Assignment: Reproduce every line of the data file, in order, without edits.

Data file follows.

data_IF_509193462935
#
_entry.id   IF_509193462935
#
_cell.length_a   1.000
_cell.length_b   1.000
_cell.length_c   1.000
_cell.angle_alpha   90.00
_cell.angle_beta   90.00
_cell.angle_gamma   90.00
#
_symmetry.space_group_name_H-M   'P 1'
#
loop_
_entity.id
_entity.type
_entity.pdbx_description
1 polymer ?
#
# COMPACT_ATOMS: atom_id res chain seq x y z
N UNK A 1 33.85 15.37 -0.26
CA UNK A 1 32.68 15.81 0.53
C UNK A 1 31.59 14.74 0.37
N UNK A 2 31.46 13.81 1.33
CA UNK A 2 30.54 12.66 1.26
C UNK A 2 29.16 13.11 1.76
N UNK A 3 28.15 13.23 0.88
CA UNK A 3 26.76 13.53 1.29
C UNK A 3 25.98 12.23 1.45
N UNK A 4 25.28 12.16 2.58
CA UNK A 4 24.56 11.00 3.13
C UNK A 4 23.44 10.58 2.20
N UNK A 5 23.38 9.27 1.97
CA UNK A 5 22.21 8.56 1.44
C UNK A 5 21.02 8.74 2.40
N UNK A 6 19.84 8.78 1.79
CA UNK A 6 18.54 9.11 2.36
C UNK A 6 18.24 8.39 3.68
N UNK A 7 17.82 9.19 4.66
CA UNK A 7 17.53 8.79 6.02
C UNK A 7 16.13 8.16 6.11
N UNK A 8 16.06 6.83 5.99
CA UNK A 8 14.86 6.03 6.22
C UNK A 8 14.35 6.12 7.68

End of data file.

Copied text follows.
data_IF_509193462935
#
_entry.id   IF_509193462935
#
_cell.length_a   1.000
_cell.length_b   1.000
_cell.length_c   1.000
_cell.angle_alpha   90.00
_cell.angle_beta   90.00
_cell.angle_gamma   90.00
#
_symmetry.space_group_name_H-M   'P 1'
#
loop_
_entity.id
_entity.type
_entity.pdbx_description
1 polymer ?
#
# COMPACT_ATOMS: atom_id res chain seq x y z
N UNK A 1 33.85 15.37 -0.26
CA UNK A 1 32.68 15.81 0.53
C UNK A 1 31.59 14.74 0.37
N UNK A 2 31.46 13.81 1.33
CA UNK A 2 30.54 12.66 1.26
C UNK A 2 29.16 13.11 1.76
N UNK A 3 28.15 13.23 0.88
CA UNK A 3 26.76 13.53 1.29
C UNK A 3 25.98 12.23 1.45
N UNK A 4 25.28 12.16 2.58
CA UNK A 4 24.56 11.00 3.13
C UNK A 4 23.44 10.58 2.20
N UNK A 5 23.38 9.27 1.97
CA UNK A 5 22.21 8.56 1.44
C UNK A 5 21.02 8.74 2.40
N UNK A 6 19.84 8.78 1.79
CA UNK A 6 18.54 9.11 2.36
C UNK A 6 18.24 8.39 3.68
N UNK A 7 17.82 9.19 4.66
CA UNK A 7 17.53 8.79 6.02
C UNK A 7 16.13 8.16 6.11
N UNK A 8 16.06 6.83 5.99
CA UNK A 8 14.86 6.03 6.22
C UNK A 8 14.35 6.12 7.68